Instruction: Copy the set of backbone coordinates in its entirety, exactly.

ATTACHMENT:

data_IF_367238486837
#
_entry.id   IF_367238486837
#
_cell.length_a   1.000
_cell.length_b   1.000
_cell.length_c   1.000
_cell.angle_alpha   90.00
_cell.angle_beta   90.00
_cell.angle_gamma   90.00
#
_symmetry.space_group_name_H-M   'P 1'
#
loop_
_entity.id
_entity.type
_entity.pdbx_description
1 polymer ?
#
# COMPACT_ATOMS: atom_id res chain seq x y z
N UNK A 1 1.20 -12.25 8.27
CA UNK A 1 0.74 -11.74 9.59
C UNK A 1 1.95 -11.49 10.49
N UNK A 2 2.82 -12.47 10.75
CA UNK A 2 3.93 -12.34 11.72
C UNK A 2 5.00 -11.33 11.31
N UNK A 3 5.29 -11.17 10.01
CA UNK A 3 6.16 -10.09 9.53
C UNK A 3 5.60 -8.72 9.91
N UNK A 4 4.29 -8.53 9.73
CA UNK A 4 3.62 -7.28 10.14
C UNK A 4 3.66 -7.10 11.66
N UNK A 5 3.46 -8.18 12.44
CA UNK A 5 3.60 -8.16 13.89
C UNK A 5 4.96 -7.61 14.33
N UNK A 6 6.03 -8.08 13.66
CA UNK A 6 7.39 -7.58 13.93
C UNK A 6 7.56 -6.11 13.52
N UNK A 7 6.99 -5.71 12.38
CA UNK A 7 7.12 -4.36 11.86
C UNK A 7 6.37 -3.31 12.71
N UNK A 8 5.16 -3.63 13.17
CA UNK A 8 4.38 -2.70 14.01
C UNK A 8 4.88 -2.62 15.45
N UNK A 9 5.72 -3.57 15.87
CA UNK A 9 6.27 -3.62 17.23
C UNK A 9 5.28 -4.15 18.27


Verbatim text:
data_IF_367238486837
#
_entry.id   IF_367238486837
#
_cell.length_a   1.000
_cell.length_b   1.000
_cell.length_c   1.000
_cell.angle_alpha   90.00
_cell.angle_beta   90.00
_cell.angle_gamma   90.00
#
_symmetry.space_group_name_H-M   'P 1'
#
loop_
_entity.id
_entity.type
_entity.pdbx_description
1 polymer ?
#
# COMPACT_ATOMS: atom_id res chain seq x y z
N UNK A 1 1.20 -12.25 8.27
CA UNK A 1 0.74 -11.74 9.59
C UNK A 1 1.95 -11.49 10.49
N UNK A 2 2.82 -12.47 10.75
CA UNK A 2 3.93 -12.34 11.72
C UNK A 2 5.00 -11.33 11.31
N UNK A 3 5.29 -11.17 10.01
CA UNK A 3 6.16 -10.09 9.53
C UNK A 3 5.60 -8.72 9.91
N UNK A 4 4.29 -8.53 9.73
CA UNK A 4 3.62 -7.28 10.14
C UNK A 4 3.66 -7.10 11.66
N UNK A 5 3.46 -8.18 12.44
CA UNK A 5 3.60 -8.16 13.89
C UNK A 5 4.96 -7.61 14.33
N UNK A 6 6.03 -8.08 13.66
CA UNK A 6 7.39 -7.58 13.93
C UNK A 6 7.56 -6.11 13.52
N UNK A 7 6.99 -5.71 12.38
CA UNK A 7 7.12 -4.36 11.86
C UNK A 7 6.37 -3.31 12.71
N UNK A 8 5.16 -3.63 13.17
CA UNK A 8 4.38 -2.70 14.01
C UNK A 8 4.88 -2.62 15.45
N UNK A 9 5.72 -3.57 15.87
CA UNK A 9 6.27 -3.62 17.23
C UNK A 9 5.28 -4.15 18.27